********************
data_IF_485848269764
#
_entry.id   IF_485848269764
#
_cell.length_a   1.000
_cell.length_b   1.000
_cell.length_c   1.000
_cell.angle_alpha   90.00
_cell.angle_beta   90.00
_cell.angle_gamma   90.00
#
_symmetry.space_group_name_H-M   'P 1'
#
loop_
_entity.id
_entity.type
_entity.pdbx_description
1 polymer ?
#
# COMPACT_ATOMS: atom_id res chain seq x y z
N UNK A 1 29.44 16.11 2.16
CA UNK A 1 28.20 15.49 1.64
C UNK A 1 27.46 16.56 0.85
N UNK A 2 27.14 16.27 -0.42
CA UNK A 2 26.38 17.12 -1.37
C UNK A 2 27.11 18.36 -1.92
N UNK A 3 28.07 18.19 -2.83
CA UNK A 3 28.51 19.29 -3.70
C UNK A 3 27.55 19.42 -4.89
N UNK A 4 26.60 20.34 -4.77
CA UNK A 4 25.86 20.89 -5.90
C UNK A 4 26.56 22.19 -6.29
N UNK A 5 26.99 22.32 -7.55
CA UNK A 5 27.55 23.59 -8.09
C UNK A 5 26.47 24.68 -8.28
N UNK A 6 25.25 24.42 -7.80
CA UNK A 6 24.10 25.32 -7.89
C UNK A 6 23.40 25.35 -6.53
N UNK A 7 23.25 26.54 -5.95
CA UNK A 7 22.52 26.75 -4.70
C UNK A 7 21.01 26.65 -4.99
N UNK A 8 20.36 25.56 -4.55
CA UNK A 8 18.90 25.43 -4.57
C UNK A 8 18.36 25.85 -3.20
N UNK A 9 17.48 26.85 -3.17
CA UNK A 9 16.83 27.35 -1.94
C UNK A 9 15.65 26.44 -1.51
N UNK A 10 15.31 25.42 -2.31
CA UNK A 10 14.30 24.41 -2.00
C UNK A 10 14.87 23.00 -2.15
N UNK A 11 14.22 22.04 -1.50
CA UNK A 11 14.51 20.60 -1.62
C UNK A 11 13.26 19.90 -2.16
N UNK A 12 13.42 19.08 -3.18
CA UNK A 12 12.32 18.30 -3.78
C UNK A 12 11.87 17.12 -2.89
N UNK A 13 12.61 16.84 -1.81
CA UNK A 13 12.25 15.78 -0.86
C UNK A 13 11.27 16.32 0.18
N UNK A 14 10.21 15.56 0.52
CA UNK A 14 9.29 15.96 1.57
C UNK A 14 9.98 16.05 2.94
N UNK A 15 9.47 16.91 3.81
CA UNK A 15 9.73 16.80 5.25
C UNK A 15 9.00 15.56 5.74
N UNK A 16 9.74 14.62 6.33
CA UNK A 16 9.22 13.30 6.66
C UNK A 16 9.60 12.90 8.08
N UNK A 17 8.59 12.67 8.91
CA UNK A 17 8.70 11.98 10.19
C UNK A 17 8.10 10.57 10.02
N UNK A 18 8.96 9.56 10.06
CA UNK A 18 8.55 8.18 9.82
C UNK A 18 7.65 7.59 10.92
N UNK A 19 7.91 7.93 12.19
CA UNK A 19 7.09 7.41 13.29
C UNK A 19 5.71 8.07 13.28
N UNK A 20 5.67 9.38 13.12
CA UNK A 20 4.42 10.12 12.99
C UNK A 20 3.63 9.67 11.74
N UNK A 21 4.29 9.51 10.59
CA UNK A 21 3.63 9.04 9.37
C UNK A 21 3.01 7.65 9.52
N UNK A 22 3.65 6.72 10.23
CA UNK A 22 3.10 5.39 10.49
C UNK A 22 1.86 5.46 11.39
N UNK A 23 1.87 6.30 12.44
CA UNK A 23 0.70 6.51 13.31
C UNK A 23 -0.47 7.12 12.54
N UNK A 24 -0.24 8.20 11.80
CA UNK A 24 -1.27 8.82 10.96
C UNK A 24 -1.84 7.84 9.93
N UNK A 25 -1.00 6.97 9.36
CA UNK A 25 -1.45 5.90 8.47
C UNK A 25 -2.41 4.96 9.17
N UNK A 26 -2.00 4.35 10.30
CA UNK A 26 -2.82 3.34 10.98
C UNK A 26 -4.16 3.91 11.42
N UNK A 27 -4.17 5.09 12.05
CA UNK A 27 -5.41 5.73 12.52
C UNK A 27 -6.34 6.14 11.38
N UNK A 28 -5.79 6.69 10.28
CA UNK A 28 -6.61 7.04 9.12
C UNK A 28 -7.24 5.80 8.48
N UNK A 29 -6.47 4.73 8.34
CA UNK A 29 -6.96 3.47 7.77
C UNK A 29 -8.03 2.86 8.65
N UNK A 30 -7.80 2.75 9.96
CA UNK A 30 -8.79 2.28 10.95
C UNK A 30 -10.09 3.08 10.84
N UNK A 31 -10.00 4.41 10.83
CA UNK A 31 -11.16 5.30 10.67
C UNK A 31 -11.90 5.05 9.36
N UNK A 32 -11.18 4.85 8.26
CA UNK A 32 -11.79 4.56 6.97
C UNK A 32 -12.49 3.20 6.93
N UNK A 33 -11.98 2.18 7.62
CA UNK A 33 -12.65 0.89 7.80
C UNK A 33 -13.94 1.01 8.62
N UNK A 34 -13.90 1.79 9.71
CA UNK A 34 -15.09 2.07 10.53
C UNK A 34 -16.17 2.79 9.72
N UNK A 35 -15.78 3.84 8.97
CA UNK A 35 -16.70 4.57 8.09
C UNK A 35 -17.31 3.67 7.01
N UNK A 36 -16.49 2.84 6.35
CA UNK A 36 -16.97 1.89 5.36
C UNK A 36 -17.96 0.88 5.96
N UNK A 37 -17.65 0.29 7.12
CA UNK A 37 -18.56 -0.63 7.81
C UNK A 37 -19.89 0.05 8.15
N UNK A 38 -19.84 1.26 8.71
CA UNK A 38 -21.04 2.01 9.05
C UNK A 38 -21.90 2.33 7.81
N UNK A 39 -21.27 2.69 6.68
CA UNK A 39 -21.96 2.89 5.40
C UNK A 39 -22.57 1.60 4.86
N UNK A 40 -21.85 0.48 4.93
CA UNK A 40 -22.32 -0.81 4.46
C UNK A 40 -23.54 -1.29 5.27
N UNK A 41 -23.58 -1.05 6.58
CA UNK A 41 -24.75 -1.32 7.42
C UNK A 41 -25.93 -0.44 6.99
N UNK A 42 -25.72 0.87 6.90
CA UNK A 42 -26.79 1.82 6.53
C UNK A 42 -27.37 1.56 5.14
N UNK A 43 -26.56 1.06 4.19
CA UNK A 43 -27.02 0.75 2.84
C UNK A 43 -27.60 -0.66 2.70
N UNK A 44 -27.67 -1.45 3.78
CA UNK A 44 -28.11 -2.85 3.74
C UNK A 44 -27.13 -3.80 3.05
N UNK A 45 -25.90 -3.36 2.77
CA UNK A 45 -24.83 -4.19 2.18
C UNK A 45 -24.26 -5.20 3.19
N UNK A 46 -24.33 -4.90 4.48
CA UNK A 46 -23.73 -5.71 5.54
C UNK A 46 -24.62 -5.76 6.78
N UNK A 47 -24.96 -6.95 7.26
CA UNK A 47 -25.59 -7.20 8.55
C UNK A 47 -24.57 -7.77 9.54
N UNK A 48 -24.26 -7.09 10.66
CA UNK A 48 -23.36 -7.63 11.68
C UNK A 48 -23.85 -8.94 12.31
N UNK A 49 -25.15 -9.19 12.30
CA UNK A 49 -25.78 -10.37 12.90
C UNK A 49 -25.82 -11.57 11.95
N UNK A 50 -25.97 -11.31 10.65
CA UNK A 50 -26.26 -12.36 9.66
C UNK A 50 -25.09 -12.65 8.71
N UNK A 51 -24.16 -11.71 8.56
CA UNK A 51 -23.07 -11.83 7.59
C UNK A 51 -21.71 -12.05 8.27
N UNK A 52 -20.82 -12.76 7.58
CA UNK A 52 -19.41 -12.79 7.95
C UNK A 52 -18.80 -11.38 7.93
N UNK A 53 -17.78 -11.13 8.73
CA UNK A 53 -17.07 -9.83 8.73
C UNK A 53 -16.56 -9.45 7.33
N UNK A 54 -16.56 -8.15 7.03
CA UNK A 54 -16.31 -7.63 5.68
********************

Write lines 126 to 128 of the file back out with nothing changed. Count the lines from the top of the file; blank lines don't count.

N UNK A 36 -16.49 2.84 6.35
CA UNK A 36 -16.97 1.89 5.36
C UNK A 36 -17.96 0.88 5.96